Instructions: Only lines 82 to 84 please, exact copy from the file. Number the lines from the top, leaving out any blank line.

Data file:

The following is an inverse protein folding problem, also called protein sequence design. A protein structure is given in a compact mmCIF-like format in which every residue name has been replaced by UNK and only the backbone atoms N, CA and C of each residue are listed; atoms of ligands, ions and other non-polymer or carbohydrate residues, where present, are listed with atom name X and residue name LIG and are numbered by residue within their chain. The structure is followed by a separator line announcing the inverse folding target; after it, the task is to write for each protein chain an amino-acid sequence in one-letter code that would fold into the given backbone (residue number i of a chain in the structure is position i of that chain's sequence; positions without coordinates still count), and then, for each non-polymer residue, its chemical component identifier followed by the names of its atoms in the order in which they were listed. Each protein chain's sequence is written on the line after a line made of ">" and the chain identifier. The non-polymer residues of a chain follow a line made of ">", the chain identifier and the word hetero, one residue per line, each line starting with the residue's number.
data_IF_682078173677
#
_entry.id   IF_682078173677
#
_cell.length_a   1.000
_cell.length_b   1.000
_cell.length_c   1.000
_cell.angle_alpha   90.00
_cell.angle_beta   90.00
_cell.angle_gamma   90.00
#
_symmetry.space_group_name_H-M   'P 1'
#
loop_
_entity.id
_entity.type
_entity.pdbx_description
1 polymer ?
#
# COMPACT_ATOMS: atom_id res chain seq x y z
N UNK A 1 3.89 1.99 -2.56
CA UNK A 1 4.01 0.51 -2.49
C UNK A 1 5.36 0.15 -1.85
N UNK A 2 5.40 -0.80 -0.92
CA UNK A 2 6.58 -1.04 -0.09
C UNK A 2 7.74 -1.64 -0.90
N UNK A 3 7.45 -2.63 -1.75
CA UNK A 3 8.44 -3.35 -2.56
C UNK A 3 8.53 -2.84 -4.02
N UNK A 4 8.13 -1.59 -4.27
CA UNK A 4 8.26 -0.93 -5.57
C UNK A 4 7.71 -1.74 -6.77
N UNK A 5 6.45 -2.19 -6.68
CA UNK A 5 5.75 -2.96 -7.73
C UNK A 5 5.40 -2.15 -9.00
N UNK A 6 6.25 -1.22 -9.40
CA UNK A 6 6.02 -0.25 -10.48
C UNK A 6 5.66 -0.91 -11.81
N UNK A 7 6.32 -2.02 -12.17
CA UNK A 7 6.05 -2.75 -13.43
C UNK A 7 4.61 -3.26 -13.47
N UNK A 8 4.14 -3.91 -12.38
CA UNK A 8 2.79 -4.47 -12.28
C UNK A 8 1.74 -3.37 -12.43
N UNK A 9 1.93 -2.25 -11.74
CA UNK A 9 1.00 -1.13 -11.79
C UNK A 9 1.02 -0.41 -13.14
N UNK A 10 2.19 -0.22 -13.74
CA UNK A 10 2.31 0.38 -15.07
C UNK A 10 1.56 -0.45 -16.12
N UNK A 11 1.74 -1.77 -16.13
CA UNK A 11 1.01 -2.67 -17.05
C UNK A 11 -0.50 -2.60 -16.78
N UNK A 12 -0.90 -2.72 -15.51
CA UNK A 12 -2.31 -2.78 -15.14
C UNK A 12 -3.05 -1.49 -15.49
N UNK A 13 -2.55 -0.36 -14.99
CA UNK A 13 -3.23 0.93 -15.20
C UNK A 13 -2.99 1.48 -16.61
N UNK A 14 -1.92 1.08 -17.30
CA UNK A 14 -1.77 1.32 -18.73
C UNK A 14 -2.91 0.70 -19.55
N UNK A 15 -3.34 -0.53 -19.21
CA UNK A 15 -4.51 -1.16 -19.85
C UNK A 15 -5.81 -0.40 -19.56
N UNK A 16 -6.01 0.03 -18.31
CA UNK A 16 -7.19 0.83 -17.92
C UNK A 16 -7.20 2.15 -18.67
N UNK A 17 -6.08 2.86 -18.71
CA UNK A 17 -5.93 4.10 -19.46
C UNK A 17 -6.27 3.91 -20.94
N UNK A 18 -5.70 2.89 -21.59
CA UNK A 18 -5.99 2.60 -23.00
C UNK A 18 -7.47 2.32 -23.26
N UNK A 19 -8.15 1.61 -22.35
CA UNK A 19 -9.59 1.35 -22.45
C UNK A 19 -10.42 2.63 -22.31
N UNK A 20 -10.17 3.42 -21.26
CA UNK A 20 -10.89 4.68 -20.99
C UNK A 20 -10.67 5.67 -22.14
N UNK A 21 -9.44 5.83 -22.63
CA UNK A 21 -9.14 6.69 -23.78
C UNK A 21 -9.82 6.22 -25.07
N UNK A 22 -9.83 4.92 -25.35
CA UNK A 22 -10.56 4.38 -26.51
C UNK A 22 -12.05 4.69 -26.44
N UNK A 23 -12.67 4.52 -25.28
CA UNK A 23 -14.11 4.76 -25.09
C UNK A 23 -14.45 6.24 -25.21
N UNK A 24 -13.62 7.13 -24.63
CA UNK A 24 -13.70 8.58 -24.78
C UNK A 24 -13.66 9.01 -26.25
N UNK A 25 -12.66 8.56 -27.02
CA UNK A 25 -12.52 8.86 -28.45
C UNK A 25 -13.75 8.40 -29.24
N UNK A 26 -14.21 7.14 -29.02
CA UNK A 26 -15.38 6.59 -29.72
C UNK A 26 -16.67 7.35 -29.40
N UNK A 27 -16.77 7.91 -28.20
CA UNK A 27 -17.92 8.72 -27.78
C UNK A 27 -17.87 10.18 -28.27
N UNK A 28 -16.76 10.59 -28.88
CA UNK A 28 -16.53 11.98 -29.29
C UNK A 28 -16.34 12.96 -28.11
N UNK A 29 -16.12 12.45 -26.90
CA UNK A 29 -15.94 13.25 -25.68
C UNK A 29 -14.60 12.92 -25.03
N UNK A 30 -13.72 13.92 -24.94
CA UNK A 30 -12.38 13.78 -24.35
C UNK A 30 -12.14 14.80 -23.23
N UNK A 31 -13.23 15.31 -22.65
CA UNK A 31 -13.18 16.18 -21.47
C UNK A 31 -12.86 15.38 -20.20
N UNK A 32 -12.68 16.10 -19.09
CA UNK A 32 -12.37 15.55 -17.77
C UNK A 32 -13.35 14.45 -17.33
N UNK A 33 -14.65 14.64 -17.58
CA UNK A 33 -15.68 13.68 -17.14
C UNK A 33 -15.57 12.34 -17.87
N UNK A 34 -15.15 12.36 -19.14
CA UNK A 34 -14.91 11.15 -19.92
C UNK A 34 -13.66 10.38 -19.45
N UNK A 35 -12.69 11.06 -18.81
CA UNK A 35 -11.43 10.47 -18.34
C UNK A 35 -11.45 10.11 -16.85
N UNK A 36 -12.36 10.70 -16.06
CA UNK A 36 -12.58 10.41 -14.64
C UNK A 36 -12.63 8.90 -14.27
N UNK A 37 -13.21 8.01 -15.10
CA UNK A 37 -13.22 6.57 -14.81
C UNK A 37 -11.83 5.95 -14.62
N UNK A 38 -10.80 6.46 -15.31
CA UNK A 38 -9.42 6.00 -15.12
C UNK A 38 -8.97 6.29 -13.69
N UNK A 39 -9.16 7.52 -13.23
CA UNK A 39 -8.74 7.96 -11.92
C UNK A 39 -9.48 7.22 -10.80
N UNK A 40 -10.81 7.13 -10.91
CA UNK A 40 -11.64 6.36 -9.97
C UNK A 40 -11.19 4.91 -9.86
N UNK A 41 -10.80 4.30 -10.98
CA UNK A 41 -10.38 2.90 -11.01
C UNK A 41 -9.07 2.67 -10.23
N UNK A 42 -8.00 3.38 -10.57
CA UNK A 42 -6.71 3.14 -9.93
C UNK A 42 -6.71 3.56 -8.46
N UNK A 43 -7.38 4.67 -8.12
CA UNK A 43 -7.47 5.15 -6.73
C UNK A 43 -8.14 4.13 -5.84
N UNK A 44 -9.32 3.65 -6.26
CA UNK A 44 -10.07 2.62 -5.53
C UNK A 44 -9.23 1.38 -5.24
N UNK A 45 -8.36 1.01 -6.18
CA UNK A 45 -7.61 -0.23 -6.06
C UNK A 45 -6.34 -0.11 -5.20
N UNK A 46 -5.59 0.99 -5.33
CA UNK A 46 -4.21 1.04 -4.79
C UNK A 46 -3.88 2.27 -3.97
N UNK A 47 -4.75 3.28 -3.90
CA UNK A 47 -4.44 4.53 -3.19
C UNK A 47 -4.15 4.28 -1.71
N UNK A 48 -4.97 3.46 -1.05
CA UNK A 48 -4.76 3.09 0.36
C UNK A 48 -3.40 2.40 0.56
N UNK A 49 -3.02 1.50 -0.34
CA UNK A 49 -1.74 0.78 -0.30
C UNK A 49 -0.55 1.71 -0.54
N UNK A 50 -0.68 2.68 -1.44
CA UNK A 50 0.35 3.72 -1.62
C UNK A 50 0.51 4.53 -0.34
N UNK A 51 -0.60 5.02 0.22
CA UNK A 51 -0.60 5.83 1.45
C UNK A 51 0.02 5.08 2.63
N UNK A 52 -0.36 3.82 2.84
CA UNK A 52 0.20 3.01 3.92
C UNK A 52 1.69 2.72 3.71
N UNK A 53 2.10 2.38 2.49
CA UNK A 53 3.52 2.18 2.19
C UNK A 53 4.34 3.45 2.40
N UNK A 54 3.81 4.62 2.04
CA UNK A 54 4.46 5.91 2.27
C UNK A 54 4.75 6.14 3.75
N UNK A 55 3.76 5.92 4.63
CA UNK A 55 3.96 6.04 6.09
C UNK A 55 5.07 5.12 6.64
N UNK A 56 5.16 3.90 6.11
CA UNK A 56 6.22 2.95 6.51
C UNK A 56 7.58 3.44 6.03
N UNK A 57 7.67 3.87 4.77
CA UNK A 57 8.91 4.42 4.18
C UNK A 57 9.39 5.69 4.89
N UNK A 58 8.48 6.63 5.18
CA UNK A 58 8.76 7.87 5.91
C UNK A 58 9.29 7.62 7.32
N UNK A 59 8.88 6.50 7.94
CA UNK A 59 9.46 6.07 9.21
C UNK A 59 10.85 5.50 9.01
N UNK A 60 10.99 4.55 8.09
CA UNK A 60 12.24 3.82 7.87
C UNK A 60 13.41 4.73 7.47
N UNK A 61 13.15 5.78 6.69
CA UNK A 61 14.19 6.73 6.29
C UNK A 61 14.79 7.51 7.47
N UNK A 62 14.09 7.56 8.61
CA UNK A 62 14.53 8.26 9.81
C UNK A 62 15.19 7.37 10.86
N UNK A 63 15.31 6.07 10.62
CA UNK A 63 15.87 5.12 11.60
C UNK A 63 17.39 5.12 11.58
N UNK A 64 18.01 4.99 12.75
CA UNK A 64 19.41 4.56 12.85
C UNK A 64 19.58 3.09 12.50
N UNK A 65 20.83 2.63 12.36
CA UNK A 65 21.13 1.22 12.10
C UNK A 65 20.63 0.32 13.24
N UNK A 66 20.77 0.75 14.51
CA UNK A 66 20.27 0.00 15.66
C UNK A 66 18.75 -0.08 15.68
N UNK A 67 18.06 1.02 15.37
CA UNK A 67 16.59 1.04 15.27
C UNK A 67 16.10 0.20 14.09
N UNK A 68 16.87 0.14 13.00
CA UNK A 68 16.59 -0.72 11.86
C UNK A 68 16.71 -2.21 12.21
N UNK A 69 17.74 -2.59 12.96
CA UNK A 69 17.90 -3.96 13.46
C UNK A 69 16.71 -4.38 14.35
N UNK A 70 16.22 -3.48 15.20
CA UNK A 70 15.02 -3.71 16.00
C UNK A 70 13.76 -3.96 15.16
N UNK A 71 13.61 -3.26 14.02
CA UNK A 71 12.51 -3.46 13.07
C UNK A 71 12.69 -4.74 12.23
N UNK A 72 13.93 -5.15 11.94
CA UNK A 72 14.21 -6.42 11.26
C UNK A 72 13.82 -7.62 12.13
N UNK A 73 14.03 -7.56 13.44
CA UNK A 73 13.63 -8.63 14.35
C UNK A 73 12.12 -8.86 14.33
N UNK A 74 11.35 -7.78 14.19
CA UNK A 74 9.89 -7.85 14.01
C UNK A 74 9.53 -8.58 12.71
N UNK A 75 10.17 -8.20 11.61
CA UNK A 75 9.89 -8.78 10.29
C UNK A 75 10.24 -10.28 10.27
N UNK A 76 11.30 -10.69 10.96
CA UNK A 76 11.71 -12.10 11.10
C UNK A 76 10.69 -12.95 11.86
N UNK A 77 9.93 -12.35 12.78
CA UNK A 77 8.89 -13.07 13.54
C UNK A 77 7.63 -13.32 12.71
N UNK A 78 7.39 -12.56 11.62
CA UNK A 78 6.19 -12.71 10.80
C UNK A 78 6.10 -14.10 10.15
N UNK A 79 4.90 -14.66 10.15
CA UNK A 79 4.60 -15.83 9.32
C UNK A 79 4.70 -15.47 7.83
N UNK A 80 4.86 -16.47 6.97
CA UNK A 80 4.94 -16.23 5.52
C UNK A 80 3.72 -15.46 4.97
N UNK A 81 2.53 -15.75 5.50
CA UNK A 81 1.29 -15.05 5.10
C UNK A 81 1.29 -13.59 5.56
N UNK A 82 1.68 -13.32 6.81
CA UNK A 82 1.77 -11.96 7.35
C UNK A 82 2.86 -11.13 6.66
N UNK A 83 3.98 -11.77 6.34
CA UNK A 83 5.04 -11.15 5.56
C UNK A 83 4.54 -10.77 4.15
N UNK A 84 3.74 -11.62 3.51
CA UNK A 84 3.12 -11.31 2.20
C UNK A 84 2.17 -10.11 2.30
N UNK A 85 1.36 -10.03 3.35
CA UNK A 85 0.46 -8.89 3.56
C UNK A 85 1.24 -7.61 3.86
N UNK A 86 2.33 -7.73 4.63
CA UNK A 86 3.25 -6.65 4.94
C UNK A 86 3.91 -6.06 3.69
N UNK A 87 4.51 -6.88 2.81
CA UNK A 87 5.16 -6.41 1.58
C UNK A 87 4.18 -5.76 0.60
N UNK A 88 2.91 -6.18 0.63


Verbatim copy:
N UNK A 21 -9.44 5.83 -22.63
CA UNK A 21 -9.14 6.69 -23.78
C UNK A 21 -9.82 6.22 -25.07